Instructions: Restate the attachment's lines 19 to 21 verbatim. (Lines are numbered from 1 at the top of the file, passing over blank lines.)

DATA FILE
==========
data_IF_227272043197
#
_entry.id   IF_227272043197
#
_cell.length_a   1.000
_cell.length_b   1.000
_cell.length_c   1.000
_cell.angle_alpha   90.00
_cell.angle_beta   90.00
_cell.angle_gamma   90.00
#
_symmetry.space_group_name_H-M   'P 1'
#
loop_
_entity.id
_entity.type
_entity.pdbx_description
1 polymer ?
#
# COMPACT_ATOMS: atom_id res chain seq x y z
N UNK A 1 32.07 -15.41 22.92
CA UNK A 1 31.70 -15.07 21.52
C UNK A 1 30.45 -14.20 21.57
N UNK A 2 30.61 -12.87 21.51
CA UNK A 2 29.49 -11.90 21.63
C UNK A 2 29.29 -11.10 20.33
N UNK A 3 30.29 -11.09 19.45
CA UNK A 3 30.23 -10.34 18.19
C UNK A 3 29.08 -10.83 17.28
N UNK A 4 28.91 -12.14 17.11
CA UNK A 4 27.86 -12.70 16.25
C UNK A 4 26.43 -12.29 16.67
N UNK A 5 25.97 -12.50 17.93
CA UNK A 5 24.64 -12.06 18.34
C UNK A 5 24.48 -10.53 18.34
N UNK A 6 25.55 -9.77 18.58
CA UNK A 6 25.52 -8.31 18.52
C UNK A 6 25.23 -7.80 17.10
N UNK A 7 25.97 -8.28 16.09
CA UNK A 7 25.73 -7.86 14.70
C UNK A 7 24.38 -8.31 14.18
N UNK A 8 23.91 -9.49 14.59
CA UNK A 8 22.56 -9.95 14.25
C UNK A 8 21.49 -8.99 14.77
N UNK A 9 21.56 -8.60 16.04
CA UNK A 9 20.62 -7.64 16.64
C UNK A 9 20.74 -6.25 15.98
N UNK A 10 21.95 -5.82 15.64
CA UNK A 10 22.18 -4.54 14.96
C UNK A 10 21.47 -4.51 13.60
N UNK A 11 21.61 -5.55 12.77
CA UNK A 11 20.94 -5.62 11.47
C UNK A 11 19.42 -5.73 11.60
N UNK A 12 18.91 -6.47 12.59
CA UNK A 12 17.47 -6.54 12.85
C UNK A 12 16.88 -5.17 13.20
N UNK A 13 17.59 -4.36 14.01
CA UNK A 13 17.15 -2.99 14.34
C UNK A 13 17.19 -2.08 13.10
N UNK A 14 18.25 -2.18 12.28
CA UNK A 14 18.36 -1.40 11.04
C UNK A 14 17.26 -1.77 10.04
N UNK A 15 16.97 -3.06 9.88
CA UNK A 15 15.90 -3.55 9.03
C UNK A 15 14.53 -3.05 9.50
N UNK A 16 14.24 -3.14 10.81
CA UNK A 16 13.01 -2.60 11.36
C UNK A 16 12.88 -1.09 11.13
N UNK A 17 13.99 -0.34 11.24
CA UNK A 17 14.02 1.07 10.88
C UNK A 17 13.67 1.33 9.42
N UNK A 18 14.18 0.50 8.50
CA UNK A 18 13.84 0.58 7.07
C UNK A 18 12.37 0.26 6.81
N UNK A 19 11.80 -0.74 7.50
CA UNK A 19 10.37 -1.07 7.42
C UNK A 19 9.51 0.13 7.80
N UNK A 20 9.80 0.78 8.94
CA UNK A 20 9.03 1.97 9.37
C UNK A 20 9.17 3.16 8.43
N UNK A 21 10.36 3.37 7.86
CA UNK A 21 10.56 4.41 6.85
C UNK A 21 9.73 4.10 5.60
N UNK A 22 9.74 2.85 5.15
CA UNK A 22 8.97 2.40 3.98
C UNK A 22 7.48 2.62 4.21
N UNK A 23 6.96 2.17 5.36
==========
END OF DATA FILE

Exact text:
#
# COMPACT_ATOMS: atom_id res chain seq x y z
N UNK A 1 32.07 -15.41 22.92